Fo­cus­ing your hobby spend

Kapi-Mana News - - FRONT PAGE -

Every­one’s got friends who spend a for­tune on the thing they love: be it mo­tor rac­ing, parachut­ing, ski­ing, sport, mu­sic, boat­ing, or col­lect­ing some­thing.

Hav­ing en­thu­si­asm for some­thing is good for you.

Spend­ing money on ‘‘ex­pe­ri­ences’’ cre­ates hap­pi­ness and is the pur­chase of mem­o­ries.

But it’s im­por­tant not to lie to your­self about how much you’re spend­ing on your hobby life.

Bik­ing the Karanga­hake Gorge sec­tion of the Hau­raki Rail Trail on Labour Week­end com­bined three of my favourite en­thu­si­asms: Be­ing on a bike, be­ing out­side, and this coun­try’s long, rich his­tory.

The sec­tion I rode went 24 kilo­me­tres from Paeroa to Waihi and took me through the drip­ping 1km­long tun­nel just next to Mack­ay­town, and then through the ru­ins of the old gold work­ings at the Vic­to­ria Bat­tery.

I can’t say I cut a very flash fig­ure.

I bike to work, so my ride looks well bro­ken in.

I sport the same com­fort­able baggy shorts whether on a rail trail or head­ing to work. Ly­cra’s not my thing. My old rain­coat re­mains trusty and wa­ter­proof, but you wouldn’t wear it for the Tour of South­land.

My fel­low trail-riders were quite a con­trast in their new, flash form­fit­ting bike-wear.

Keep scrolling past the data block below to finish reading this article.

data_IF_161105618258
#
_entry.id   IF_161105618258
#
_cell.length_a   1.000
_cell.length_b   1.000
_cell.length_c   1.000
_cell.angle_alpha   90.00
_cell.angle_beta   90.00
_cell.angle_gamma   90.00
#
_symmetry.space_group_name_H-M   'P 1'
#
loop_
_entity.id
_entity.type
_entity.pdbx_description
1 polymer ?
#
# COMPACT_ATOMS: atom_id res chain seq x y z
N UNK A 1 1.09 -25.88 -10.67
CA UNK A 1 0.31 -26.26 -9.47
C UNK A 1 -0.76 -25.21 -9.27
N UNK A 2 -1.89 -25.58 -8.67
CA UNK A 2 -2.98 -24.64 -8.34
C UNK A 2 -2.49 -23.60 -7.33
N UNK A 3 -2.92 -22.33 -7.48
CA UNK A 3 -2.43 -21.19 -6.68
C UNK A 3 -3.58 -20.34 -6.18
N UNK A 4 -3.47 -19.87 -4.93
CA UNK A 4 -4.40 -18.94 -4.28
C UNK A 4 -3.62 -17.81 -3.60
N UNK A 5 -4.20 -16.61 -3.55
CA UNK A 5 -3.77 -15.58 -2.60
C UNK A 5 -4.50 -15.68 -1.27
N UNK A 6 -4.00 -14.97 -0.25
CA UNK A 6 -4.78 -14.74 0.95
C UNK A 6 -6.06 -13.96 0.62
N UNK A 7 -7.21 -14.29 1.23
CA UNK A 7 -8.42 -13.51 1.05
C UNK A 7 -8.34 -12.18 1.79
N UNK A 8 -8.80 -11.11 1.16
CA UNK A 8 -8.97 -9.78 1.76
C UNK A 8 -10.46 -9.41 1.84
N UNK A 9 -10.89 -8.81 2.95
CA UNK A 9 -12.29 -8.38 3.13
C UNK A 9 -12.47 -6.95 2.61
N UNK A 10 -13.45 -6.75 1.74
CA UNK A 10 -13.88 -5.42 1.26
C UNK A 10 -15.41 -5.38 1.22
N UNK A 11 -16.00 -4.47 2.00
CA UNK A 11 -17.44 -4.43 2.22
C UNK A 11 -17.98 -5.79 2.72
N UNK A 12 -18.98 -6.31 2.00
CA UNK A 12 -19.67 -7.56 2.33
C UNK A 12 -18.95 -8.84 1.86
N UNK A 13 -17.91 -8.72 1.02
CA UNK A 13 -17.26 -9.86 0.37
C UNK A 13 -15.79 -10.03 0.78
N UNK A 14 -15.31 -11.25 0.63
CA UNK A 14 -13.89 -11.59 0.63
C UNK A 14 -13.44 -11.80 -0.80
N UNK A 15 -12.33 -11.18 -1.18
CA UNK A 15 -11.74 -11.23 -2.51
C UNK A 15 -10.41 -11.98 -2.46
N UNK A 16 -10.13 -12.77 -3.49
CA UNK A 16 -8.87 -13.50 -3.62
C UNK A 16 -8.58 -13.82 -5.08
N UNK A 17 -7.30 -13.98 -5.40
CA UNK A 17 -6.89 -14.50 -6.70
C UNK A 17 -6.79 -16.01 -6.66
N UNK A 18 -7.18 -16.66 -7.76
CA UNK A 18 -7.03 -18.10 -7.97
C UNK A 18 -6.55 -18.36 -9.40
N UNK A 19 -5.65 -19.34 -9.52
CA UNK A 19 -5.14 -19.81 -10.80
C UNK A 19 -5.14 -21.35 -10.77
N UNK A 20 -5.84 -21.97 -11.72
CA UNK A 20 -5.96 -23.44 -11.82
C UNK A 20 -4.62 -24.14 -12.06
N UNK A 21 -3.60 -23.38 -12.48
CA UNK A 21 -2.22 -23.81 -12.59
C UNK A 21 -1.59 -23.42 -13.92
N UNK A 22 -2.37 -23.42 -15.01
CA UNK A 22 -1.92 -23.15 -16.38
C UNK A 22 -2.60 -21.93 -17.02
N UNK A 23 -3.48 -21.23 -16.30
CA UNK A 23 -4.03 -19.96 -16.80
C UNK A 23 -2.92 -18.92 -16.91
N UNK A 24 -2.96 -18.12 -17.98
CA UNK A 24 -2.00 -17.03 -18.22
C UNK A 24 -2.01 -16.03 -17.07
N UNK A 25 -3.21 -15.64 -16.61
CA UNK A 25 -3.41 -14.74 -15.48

They looked fine sit­ting in the Waikino Sta­tion Cafe sip­ping their mid-ride lattes and fork­ing up mouth­fuls of cake.

Their rides looked pris­tine ... sus­pi­ciously so.

I’m hap­pi­est when my leisure spend­ing is di­rected at my hobby, not the in­ci­den­tals like look­ing the part.

I also think fo­cus­ing on cost-pe­ruse can help you avoid frit­ter­ing money to fill your garage with un­der-used toys.

GOLEN RULES

Food comes out of your lunch­box Wa­ter comes out of your bot­tle Cof­fee comes out of your flask

Buy a $1000 bike and ac­cou­trements (hel­met, pump and tools), and use them 10 times, and your cost per ride is a lu­di­crous $100.

Use them 100 times and the cost per ride be­comes a much more ac­cept­able $10.

I once had a friend who failed con­stantly on the cost-per-use test.

His garage was filled with rarelyused stuff.

The mantra of ‘‘He who dies with the most toys’’ helps no­body pros­per.

Hob­by­ing can be ex­pen­sive, so avoid­ing ‘‘in­ci­den­tal’’ spend­ing while hob­by­ing makes it eas­ier to bal­ance leisure spend­ing with the other im­por­tant things in life, like pay­ing off debt, and lay­ing down sav­ings.

One of the big­gest in­ci­den­tal spends peo­ple en­gage in is buy­ing food and drink while out.

My rules for a day out in­clude

‘‘The mantra of 'He who dies with the most toys' helps no­body pros­per.’’

that cof­fee comes from your flask, drink comes from your wa­ter bot­tle, and food comes from your ruck­sack.

Some peo­ple claim there’s a magic rule-of-thumb to how much of your in­come you should ded­i­cate to your hob­bies.

I read once that 10 per cent is the right amount.

Non­sense. Rules of thumb are for chumps.

Life is all about bal­ance, and each of us has to de­cide what that bal­ance is.

Peo­ple need fun and hob­bies, but they also need sav­ings, an emer­gency fund, in­sur­ance, and a debt-free home.

Un­less you have a hu­mungous in­come, that means hav­ing a plan.

It also means not turn­ing a blind eye to the real cost of your hobby, but fac­tor­ing it into the fam­ily bud­get.

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